A pyGTK based extension of the gnowser project to do refined concept mapping. Based on the codebase of Labyrinth Activity in Sugar, we intend to develop a full featured collaborative concept mapping application using GNOWSYS as a storage. The application is required to have three modes: mindMap-mode, conceptMap-mode and conceptMap-mode-with-storage-gnowsys. Python and pyGTK are prerequisites for doing this project.

Speed Optimization of writing and reading of GNOWSYS store

Benchmarking gnowsysApp_rc1 to detect bottlenecks and designing and implementing alternative parellelization of processing to enhance performance of GNOWSYS as a triple store. Very good knowledge of Python, postgresql, file system, and experience with handling large sets of data are preferred. Database optimization techniques like memcache and pgpool will be an additional asset.

Visual Computing Studio

Developing a visual computing studio (IDE) based on the heterogeneous distributed computing model of GNOWSYS. We intend to develop a educationally useful programming workspace as found in Turtle Activity . Exposure to web service architecture, pyGTK and metaknowledge of structure of programs will be useful.

Synchronization of Data between gnowsys servers

Two or more remote servers of GNOWSYS exchange messages between them, subscribe to parts of database and establish sync relationships (subscription). Automatic agent based synchronization should happen between the servers. This involves, determining the changes, messaging the changes to subscribed servers, and initiating transfer mechanisms using RDF based data exchange. Good understanding of serialization of data, XML, RDF, and file transfer protocols, agent oriented services with good working knowledge in Python required.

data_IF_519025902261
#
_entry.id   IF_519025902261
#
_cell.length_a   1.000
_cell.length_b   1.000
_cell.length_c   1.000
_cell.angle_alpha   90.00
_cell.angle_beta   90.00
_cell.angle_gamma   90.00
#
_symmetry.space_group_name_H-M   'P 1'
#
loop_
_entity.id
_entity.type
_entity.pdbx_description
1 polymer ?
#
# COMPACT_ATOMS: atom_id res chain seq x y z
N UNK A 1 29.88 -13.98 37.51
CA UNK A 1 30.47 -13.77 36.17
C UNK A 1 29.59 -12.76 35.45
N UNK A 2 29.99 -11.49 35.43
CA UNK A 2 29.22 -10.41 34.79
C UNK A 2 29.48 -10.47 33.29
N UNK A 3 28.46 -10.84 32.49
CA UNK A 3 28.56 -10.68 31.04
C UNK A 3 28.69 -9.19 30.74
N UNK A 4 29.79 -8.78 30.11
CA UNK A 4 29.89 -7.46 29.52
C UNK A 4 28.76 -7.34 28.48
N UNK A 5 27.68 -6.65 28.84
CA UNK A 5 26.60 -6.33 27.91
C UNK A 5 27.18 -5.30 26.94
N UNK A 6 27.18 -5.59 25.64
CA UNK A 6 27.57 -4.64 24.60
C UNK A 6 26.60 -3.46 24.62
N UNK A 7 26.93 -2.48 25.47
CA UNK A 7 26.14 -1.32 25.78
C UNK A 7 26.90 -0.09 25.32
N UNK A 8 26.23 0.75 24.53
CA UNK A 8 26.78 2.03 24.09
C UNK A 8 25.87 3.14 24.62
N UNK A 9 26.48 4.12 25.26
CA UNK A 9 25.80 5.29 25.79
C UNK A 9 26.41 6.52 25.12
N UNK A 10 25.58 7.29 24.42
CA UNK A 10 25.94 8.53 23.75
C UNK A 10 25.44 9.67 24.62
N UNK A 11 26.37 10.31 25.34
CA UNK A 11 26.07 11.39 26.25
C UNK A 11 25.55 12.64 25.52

GNU Guile

CPAN for Guile

Guile needs a CPAN-alike. See the thread on guile-devel for more discussions. It looks like dorodango is a good start, but needs adapting for Guile, and it would be nice to use something stowfs-like locally as well.

Other ideas are possible; start a thread on guile-devel for more info.

Mentors

GNU Hurd

In traditional operating systems, most system functionality is provided by the kernel, and thus cannot be easily modified. The Hurd on the other hand -- following the GNU spirit of giving users more control over the software they use -- implements a unique design, which makes it feasible to change almost everything, down to the core features of the system.

While on other systems, such changes would require a lot of effort and special privileges to rebuild the system core, with the Hurd this is not necessary: the extensible architecture enables users (or applications) to simply modify their local system environment at any time, while leaving the rest of the system in place.